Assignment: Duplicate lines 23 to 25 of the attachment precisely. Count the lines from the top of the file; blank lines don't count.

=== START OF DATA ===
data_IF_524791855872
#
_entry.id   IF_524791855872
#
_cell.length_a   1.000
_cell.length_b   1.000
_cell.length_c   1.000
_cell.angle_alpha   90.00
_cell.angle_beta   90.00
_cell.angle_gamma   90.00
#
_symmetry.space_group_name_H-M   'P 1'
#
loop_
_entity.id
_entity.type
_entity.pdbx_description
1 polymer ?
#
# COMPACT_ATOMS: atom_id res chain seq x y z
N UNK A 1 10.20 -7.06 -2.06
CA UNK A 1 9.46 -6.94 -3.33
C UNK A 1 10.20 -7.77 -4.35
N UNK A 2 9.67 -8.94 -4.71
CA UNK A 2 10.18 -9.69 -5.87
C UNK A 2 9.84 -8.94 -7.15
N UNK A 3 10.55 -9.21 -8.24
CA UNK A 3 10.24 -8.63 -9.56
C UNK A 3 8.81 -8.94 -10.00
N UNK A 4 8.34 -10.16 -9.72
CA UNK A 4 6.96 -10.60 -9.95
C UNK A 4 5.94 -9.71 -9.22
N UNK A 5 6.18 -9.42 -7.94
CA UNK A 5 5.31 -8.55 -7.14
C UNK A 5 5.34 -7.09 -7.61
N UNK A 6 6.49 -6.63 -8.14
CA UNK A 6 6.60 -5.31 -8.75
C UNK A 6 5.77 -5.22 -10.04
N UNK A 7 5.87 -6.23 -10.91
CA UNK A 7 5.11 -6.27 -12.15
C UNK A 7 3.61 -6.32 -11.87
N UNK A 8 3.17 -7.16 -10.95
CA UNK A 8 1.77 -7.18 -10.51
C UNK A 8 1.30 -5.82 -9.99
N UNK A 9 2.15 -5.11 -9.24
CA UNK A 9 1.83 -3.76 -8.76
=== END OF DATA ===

C UNK A 1 10.20 -7.77 -4.35
N UNK A 2 9.67 -8.94 -4.71
CA UNK A 2 10.18 -9.69 -5.87